Why is Cleopatra constantly trending on Wikipedia?
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Wikipedia traffic, which is documented daily, delivers a somewhat-distorted reflection of the world — the dreadful and the divine, the marvelous and the mundane.
You won’t be surprised that the traffic for “Rebecca Black” picks up on Fridays, or that the traffic for Jesus consistently increases on Easter and Christmas. “Leap year” traffic spikes at the end of February (expected) but was also popular during January and February of 2020, presumably because that year had its own leap day — and it’s no shock that when a public figure dies, their Wikipedia article explodes in popularity. The online encyclopedia, ever scrupulous, even has a page dedicated to historical traffic jump. Kobe Bryant’s page, for example, increased by nearly 100,000 percent on the day he died and “Twerking” shot up after the 2013 MTV Music Video Awards.
While some spikes are obvious, not all Wikipedia traffic patterns have an intuitive explanation. For instance, the article for Cleopatra has been exploding in page views starting in the fall of 2020 — and nobody knew why. The views fluctuate a little, but for the most part, Cleopatra has been parked in the top 10 most-viewed articles on English Wikipedia for the past year and a half. It’s been happening on Spanish Wikipedia too — in the week leading up to the 2020 election, Cleopatra got more views than Joe Biden. Last week, Cleopatra was the fourth most-viewed on English Wikipedia, behind Anna Sorokin, Ukraine, and Vladimir Putin.
She was a supremely well-tutored ruler and a lavish lover, and her life was brought to the big screen in a 1963 movie that was the most expensive film ever made at the time. Cleopatra is not irrelevant, but is she really popular enough to drive such massive hoards of traffic to her 15,000-word encyclopedic entry?
Wikipedia editors didn’t think so. Discussions percolated on the Cleopatra article’s talk page, where editors discuss the article at hand, with titles like “Trending article throughout 2021” and “WHY IS THIS STILL TRENDING?!?!” Editors were mystified by the numbers, which were “over the top” and “definitely not natural” according to a Wikipedia editor who goes by the username Triggerhippie4.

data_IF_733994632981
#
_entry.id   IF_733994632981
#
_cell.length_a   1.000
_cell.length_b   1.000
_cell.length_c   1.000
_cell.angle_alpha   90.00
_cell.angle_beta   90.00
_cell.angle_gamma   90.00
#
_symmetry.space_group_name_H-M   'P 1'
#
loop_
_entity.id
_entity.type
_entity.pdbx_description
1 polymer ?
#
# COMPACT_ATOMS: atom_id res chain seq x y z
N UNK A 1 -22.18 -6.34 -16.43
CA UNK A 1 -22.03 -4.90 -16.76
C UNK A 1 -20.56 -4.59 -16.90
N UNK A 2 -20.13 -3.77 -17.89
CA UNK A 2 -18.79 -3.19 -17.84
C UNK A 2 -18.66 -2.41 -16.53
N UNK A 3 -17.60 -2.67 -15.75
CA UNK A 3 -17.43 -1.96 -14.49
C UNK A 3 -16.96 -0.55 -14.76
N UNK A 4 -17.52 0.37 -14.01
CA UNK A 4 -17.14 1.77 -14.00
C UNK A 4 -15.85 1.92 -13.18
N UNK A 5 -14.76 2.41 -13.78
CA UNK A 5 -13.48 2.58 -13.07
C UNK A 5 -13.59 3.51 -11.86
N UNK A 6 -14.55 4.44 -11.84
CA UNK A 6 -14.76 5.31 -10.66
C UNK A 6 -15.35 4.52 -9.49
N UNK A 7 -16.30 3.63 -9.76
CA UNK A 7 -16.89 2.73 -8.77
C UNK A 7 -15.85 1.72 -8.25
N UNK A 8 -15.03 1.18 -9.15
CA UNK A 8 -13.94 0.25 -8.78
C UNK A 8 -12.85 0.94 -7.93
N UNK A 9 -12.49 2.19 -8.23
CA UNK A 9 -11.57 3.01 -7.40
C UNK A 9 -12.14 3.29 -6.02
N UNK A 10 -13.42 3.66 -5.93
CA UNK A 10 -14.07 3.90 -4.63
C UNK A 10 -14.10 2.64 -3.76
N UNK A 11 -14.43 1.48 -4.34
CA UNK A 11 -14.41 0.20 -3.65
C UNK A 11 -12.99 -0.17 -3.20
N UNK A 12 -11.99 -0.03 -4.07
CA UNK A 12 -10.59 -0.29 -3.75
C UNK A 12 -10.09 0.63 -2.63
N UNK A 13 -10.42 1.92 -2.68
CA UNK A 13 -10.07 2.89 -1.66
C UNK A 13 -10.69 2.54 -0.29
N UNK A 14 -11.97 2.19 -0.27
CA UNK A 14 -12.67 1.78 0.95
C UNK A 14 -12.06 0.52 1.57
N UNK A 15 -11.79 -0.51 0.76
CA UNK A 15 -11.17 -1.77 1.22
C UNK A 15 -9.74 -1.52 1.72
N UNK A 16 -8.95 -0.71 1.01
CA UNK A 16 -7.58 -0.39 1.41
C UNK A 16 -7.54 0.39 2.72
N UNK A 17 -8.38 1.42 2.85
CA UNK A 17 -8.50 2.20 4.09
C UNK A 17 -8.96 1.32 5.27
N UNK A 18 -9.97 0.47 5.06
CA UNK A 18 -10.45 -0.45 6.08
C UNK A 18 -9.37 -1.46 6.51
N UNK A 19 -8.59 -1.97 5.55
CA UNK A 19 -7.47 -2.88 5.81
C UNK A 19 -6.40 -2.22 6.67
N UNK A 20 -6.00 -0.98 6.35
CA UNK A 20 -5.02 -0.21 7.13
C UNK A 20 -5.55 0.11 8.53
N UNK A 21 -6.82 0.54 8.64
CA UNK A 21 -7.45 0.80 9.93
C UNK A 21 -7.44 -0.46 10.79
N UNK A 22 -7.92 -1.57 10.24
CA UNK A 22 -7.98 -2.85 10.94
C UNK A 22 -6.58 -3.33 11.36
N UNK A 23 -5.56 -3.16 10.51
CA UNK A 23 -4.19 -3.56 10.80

Some stumped Wikipedians surmised that there could have been a recent historical discovery, a new TV show, or manipulation from bots, but no theory completely captured the issue. “Why on Earth would anyone bother to boost this article's views with bots? I just don't see any reason why someone would bother to do that, even for a high-profile monarch from ancient history,” wrote user PericlesofAthens. But then Wikipedia editor Castlebuilder11 chimed in with an explanation that seemed to solve the mystery.
On Android phones, one of Google Assistant’s suggested searches says “Try saying “Show Cleopatra on Wikipedia.”
Aha! — The 150,000 daily views probably aren’t all coming from people interested in reading about the tempestuous tale of a long-dead Ptolemic queen but rather people testing out Google Assistant or in the case of at least one person, hitting their phone on their leg.
This isn’t the first time a seemingly-random traffic spike left Wikipedians scratching their heads. Just over a year ago, there was an even bigger traffic spike for a beautiful but unremarkable photo of a flower— not because the Michaelmas daisy was in the news, but because an app in India was driving most of the 90 million daily views (a whopping 20 percent of the total requests on all of Wikipedia Commons).
So rest assured: Cleopatra hasn’t had problematic hieroglyphics resurface (although she could perhaps be canceled for other things). Instead, she just happens to be a default Android search. Count this mildly interesting mystery solved.